Friday, 19 May 2017 12:30

SOUTH AFRICA: Teenage pregnancy is not increasing - Stats SA

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PRETORIA, 15 May 2017 – The widespread notion that young women in South Africa fall pregnant in a bid to cash in on the government-offered child support grant money is baseless and incorrect, Statistics South Africa (Stats SA) revealed on Monday.

"There is a notion that the grants influence young kids, young girls to produce children ... the evidence before us over a period from 1998 to 2016 doesn't show that. It doesn't show any increase in the proportion of teenagers who are giving birth, therefore dismissing and dispensing with that myth which is popular [among] parents especially in rural areas."

Statistician-General Pali Lehohla said while addressing media in Pretoria at the release of the SA Demographic and Health Survey 2016 (SADHS2016).

"So there are signs which show is that it is not so."

Lehohla said, on the basis of evidence, teenage pregnancy in South Africa is not rising but has remained stable.

"In fact, among the 19-year-olds, it has declined from 35 percent to 28 percent. Teenage pregnancy is not increasing and therefore nothing can therefore be attributed to the grants," he said.

"We want to dismiss that myth, however passionately it might be driven on fake facts. It doesn't exist."

The survey also found that the adolescent fertility rate in South Africa has declined from 76 in 1998 to 71 births per 1 000 girls aged 15 to 19 in the SADHS2016.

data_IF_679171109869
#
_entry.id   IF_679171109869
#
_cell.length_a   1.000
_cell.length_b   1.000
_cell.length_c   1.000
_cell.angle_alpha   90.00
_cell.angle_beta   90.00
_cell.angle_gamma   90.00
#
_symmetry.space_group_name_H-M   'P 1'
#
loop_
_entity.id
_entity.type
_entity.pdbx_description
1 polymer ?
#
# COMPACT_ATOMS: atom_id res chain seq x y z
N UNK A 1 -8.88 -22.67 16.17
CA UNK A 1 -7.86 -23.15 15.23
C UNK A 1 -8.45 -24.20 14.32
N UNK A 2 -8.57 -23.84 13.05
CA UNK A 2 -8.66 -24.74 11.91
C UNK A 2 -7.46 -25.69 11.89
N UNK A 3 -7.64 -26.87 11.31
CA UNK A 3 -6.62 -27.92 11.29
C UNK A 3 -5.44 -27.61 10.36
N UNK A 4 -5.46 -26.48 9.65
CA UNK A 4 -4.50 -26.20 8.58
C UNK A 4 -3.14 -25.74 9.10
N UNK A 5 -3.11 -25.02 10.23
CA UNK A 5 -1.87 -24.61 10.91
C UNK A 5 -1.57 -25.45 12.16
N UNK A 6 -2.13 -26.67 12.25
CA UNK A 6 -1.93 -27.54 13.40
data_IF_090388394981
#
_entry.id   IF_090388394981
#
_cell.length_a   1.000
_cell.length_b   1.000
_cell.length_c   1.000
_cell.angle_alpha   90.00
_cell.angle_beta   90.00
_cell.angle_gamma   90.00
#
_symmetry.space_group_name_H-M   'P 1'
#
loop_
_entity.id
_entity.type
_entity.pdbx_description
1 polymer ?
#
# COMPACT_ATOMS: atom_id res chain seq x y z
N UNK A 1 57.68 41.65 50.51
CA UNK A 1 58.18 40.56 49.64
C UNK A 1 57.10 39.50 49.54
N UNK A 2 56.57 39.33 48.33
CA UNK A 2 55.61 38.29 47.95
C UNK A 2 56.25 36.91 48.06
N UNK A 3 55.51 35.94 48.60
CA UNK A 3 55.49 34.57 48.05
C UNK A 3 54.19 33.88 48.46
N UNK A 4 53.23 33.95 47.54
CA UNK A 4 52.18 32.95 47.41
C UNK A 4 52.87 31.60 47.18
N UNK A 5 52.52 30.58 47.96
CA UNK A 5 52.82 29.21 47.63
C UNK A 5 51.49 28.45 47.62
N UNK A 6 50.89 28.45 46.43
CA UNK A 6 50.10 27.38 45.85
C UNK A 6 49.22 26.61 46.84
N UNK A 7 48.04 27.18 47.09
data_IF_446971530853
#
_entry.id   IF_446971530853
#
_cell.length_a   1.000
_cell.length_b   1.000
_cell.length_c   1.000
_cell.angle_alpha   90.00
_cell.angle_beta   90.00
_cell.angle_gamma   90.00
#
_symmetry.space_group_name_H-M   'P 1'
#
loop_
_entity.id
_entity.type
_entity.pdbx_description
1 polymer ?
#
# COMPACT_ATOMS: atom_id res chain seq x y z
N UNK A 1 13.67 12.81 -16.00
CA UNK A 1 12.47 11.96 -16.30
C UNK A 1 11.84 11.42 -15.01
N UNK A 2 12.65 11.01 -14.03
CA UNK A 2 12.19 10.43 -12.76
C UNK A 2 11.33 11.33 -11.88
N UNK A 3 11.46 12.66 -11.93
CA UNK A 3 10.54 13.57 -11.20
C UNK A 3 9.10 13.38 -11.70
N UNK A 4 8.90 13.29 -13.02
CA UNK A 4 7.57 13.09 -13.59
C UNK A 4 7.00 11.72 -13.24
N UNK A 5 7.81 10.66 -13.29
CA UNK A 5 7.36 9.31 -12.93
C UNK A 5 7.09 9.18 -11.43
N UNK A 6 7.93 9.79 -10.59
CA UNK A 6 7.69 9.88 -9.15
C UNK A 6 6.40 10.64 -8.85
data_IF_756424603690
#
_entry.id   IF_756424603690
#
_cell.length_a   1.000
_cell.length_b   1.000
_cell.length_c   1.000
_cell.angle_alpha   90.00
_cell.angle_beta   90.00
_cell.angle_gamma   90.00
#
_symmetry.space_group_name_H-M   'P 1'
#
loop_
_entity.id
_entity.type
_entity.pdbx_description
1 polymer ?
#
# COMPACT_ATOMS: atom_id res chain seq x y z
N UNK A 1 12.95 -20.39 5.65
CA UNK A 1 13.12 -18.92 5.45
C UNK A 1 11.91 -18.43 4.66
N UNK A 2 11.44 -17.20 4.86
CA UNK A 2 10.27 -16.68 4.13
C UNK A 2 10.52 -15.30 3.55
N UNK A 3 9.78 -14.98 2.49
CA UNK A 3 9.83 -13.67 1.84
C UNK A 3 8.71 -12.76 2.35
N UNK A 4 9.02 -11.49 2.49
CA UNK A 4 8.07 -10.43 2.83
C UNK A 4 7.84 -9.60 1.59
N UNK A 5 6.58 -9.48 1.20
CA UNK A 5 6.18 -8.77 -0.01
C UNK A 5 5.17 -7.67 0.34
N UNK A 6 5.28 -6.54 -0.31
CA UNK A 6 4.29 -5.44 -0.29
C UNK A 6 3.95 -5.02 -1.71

Health Minister Aaron Motsoaledi said the Stats SA findings augment existing facts on the perceived link between social grants money and teenage pregnancy.

"It has been [previously] discovered that an overwhelming majority of young girls only go to register for social grants two years after a child is born. If surely they were falling pregnant because they target the social grants, why wait for two years? They would rush straight to home affairs department with a baby, the moment they leave the hospital. It was found that more than 80 percent of the teenagers who fall pregnant only claim child support after two years," said Motsoaledi.

He questioned how proponents of the link between child support grants and teenage pregnancy would justify teens from fellow African countries where there are no social grant facilities fall pregnant.

"At one point a minister from another African country told me that in their country it is one in every three school girls falls pregnant but there is no child support grant in that country. And I'm quite sure that child support grants on the whole continent exists in South Africa. Why do teenagers elsewhere in the continent also have a similar problem? There is ample evidence that child support grants have not increased teenage pregnancy, and we are very happy that Stats SA has added to what we already knew," said Motsoaledi.

According to the Stats SA survey, South Africa is approaching a "demographic winter", wherein women are giving birth to fewer and fewer children.

"In the last three years, on average, the number of children ever born per woman was 2.6 compared to an average of 2.9 over a three year period ending in 1998. As of 2016, the average for the year was at 2.4 children per woman and this is 0.2 children lower than the three year average based on the Community Survey of 2016," according to the latest survey.

The South African Demographic and Health Survey is a sample survey that was conducted by Stats SA and the South African Medical Research Council on behalf of the National Department of Health.

The survey collected data from sampled households in the country between June and November 2016, with variables measuring health, fertility, nutrition and family planning, among others.

The results of the survey will be used to measure the health status of South Africans as well as the coverage and quality of selected health programmes.

The survey also provides estimates on child and maternal mortality, fertility rates, and the prevalence of conditions such as diabetes and hypertension, among others.

Source: African News Agency

Read 422 times Last modified on Friday, 19 May 2017 12:39

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